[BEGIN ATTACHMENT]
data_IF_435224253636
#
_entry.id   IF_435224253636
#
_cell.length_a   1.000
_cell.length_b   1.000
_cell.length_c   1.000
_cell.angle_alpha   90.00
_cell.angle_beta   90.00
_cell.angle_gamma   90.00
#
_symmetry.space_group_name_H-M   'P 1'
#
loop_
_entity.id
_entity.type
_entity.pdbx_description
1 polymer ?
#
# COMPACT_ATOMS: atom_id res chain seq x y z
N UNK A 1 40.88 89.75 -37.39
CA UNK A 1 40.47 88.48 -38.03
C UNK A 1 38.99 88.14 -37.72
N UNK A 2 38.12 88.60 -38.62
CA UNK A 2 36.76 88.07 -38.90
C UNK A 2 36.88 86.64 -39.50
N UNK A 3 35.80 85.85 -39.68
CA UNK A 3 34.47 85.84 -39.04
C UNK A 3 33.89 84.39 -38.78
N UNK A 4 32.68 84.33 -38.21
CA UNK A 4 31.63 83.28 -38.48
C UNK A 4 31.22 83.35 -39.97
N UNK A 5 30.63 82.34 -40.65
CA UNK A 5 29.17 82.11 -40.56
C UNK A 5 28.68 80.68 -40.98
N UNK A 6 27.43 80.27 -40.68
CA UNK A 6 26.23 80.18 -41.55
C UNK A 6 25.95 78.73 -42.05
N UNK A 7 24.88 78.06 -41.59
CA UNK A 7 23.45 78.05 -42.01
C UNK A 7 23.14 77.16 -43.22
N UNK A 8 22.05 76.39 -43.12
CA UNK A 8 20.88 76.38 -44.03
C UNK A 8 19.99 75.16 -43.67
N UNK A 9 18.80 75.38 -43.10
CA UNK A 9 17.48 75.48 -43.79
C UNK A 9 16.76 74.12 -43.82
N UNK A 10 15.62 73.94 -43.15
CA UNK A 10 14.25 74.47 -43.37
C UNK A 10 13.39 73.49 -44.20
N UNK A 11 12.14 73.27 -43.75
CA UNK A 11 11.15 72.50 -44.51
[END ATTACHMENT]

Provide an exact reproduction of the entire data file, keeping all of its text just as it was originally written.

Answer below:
data_IF_435224253636
#
_entry.id   IF_435224253636
#
_cell.length_a   1.000
_cell.length_b   1.000
_cell.length_c   1.000
_cell.angle_alpha   90.00
_cell.angle_beta   90.00
_cell.angle_gamma   90.00
#
_symmetry.space_group_name_H-M   'P 1'
#
loop_
_entity.id
_entity.type
_entity.pdbx_description
1 polymer ?
#
# COMPACT_ATOMS: atom_id res chain seq x y z
N UNK A 1 40.88 89.75 -37.39
CA UNK A 1 40.47 88.48 -38.03
C UNK A 1 38.99 88.14 -37.72
N UNK A 2 38.12 88.60 -38.62
CA UNK A 2 36.76 88.07 -38.90
C UNK A 2 36.88 86.64 -39.50
N UNK A 3 35.80 85.85 -39.68
CA UNK A 3 34.47 85.84 -39.04
C UNK A 3 33.89 84.39 -38.78
N UNK A 4 32.68 84.33 -38.21
CA UNK A 4 31.63 83.28 -38.48
C UNK A 4 31.22 83.35 -39.97
N UNK A 5 30.63 82.34 -40.65
CA UNK A 5 29.17 82.11 -40.56
C UNK A 5 28.68 80.68 -40.98
N UNK A 6 27.43 80.27 -40.68
CA UNK A 6 26.23 80.18 -41.55
C UNK A 6 25.95 78.73 -42.05
N UNK A 7 24.88 78.06 -41.59
CA UNK A 7 23.45 78.05 -42.01
C UNK A 7 23.14 77.16 -43.22
N UNK A 8 22.05 76.39 -43.12
CA UNK A 8 20.88 76.38 -44.03
C UNK A 8 19.99 75.16 -43.67
N UNK A 9 18.80 75.38 -43.10
CA UNK A 9 17.48 75.48 -43.79
C UNK A 9 16.76 74.12 -43.82
N UNK A 10 15.62 73.94 -43.15
CA UNK A 10 14.25 74.47 -43.37
C UNK A 10 13.39 73.49 -44.20
N UNK A 11 12.14 73.27 -43.75
CA UNK A 11 11.15 72.50 -44.51